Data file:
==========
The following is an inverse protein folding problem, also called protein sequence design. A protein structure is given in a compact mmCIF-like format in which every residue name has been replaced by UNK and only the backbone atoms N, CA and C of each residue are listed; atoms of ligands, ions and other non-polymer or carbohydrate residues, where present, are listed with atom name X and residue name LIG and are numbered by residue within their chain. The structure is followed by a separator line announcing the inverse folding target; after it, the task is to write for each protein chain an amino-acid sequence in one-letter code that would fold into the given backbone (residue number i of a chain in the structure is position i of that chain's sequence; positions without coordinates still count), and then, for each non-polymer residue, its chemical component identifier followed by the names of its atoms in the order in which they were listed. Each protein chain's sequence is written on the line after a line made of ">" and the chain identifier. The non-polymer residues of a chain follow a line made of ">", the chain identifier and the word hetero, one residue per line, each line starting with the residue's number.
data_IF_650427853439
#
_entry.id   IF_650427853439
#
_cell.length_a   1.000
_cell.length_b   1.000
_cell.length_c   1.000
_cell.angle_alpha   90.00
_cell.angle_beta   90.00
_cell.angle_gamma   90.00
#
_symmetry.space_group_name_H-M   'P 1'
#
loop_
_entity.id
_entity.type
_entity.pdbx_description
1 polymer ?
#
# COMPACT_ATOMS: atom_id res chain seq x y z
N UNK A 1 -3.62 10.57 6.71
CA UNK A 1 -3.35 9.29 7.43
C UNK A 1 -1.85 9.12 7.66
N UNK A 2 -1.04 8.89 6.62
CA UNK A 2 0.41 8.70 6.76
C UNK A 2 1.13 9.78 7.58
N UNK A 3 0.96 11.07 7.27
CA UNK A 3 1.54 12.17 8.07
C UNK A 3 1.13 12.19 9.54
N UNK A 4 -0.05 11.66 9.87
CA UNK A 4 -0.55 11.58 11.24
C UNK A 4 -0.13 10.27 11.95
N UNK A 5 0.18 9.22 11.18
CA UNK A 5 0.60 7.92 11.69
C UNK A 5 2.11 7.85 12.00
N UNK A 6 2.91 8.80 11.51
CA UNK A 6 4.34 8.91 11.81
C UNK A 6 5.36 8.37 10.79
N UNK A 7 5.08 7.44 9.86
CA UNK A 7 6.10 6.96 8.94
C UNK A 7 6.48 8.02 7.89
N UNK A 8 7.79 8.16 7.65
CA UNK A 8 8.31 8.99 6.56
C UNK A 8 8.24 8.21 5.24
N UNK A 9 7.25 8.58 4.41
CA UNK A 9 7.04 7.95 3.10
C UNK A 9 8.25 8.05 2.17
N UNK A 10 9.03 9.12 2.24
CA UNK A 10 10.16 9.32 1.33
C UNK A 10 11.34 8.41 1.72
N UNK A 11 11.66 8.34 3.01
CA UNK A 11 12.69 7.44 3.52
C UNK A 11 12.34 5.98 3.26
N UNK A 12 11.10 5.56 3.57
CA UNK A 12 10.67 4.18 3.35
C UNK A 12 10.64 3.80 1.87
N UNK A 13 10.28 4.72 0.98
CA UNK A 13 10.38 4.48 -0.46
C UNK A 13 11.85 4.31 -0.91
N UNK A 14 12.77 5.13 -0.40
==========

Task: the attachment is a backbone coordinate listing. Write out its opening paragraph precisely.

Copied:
The following is an inverse protein folding problem, also called protein sequence design. A protein structure is given in a compact mmCIF-like format in which every residue name has been replaced by UNK and only the backbone atoms N, CA and C of each residue are listed; atoms of ligands, ions and other non-polymer or carbohydrate residues, where present, are listed with atom name X and residue name LIG and are numbered by residue within their chain. The structure is followed by a separator line announcing the inverse folding target; after it, the task is to write for each protein chain an amino-acid sequence in one-letter code that would fold into the given backbone (residue number i of a chain in the structure is position i of that chain's sequence; positions without coordinates still count), and then, for each non-polymer residue, its chemical component identifier followed by the names of its atoms in the order in which they were listed. Each protein chain's sequence is written on the line after a line made of ">" and the chain identifier. The non-polymer residues of a chain follow a line made of ">", the chain identifier and the word hetero, one residue per line, each line starting with the residue's number.